In the national discussion about addressing high healthcare costs and improving quality, rural areas have been largely left behind. Although many people associate rural areas with the South, Midwest and West regions of the country, rural populations can be found in nearly every state. Nationally, approximately 60 million people live in rural areas, making rural healthcare value an important consideration for state and federal policy makers.
Compared to more populated areas, less is known about the quality and cost of care provided in rural settings. Lack of data is due, in part, to the limited participation of rural providers in quality reporting initiatives. Limited resources, low case volumes, a high proportion of vulnerable patients and lack of rural-appropriate quality metrics are all factors that make it difficult for rural providers to participate. Furthermore, efforts to improve rural healthcare value suffer from a dearth of information related to cost. A number of studies compare Medicare expenditures and out-of-pocket costs for rural versus urban populations, but little information is publicly available on the unit prices of services provided to non-elderly adults.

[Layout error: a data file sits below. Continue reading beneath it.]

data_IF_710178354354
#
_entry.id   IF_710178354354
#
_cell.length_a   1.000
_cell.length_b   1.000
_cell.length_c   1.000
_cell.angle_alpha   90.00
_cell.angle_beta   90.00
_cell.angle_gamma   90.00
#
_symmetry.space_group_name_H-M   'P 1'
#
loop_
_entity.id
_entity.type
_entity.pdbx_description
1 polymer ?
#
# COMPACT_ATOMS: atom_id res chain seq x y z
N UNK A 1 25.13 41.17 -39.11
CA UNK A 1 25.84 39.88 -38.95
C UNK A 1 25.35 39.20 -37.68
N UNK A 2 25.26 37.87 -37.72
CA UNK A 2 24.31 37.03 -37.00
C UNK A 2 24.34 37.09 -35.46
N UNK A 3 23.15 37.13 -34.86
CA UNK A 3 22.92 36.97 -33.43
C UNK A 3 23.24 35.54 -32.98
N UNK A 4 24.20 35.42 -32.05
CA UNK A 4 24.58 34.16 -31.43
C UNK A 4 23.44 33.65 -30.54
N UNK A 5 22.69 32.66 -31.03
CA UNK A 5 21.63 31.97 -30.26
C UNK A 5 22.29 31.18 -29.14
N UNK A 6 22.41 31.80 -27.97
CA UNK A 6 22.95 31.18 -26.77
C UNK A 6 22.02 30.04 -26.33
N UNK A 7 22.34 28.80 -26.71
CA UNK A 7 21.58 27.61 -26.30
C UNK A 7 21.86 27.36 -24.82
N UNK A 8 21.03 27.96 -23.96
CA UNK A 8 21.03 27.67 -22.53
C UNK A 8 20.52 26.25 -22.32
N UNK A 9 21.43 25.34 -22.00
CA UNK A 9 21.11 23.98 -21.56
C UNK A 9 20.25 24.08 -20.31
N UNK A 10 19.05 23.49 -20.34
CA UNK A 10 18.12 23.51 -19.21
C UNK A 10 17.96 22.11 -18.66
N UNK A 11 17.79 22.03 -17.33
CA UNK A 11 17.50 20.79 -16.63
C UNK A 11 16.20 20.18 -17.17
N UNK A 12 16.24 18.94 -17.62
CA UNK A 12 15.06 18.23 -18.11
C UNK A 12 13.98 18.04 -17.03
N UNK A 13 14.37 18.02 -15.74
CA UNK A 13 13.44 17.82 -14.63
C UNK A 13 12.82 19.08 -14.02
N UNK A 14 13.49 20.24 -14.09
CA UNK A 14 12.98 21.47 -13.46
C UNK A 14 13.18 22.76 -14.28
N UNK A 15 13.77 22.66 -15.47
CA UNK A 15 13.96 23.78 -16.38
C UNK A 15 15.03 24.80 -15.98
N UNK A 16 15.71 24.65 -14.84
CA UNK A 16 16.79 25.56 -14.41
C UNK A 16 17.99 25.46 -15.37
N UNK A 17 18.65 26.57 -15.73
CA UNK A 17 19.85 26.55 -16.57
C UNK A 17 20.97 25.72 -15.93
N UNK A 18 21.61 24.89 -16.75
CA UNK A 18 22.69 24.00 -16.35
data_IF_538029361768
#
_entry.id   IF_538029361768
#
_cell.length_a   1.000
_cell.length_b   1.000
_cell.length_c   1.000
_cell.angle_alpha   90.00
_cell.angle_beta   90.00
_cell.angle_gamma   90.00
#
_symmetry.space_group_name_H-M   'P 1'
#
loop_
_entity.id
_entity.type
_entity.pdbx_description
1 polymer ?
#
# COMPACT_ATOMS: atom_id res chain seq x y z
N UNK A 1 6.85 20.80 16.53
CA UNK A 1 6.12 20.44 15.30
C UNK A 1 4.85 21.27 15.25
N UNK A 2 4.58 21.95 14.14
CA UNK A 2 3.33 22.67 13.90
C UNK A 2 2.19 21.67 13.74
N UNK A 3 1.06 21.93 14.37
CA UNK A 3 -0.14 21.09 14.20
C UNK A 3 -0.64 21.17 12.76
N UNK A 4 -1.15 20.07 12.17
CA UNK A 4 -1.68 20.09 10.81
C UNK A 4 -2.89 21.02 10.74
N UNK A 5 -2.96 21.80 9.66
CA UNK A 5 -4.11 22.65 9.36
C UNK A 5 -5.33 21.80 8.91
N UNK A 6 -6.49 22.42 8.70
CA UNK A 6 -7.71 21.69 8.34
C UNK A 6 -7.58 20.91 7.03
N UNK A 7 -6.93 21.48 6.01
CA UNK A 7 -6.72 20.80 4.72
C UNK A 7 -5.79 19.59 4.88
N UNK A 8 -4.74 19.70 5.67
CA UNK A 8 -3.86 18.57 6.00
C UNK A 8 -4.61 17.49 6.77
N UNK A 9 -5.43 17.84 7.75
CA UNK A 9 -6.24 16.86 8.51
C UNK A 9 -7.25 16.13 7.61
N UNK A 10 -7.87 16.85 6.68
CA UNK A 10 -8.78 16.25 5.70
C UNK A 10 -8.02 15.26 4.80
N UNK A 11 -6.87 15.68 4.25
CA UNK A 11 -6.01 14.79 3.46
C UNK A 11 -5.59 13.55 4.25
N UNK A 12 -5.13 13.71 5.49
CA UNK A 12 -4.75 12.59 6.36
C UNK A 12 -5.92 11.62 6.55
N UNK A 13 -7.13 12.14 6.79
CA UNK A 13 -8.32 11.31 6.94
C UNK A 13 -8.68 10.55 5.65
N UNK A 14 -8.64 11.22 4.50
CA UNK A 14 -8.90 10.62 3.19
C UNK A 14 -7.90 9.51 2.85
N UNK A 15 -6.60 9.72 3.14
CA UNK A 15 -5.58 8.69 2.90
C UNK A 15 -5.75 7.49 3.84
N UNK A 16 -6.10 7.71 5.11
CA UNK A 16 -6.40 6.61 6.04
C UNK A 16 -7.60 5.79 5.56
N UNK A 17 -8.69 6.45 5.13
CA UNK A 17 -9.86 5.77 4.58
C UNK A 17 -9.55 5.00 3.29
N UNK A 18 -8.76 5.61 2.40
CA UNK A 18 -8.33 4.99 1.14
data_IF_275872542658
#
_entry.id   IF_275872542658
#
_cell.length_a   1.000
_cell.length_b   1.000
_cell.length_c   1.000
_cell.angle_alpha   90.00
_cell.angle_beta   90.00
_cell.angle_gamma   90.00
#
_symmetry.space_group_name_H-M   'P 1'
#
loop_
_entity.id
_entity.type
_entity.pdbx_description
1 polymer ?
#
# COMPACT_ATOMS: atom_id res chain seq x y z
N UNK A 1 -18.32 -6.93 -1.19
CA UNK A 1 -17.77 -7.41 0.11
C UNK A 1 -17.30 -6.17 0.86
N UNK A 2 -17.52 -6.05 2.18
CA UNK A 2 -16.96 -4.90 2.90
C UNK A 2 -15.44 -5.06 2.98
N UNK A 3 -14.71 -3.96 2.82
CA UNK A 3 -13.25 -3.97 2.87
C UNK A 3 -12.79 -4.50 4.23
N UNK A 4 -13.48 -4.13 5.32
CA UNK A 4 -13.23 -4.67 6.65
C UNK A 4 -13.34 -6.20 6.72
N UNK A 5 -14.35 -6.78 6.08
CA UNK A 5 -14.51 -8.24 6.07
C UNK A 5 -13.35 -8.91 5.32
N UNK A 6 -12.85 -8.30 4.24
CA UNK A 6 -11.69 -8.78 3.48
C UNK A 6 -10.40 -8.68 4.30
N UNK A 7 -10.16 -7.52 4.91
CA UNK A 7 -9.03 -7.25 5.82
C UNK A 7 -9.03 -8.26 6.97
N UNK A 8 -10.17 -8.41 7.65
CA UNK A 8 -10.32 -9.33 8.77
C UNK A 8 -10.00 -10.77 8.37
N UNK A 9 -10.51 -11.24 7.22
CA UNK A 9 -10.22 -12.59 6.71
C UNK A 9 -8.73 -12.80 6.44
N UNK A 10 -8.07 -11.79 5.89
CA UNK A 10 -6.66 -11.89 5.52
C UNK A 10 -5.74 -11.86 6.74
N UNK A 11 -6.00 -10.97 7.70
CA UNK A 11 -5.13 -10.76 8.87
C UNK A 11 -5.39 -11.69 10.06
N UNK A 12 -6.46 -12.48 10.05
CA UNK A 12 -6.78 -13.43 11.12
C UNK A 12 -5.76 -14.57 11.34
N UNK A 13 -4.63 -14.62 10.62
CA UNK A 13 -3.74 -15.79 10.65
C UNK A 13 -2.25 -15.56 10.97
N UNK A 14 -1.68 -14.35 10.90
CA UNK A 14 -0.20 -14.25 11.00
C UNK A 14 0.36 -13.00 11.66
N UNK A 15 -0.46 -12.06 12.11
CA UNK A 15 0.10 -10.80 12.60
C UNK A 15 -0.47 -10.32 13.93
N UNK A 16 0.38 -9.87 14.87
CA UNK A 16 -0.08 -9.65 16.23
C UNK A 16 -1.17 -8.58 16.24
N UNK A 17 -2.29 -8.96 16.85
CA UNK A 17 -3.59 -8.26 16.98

Despite these data gaps, we know enough about rural healthcare delivery to state that healthcare value cannot be achieved with a one-size-fits-all approach. Given the distinctive challenges that rural populations and providers face, strategies to achieve healthcare value must be customized for rural areas.
For more on rural health see the resources on this page, including Research Brief No. 19, Improving Healthcare Value in Rural America, along with a Hub webinar on this topic. In addition, we have reports on the related topics of Telemedicine, Provider Scope of Practice and State Provider Shortages.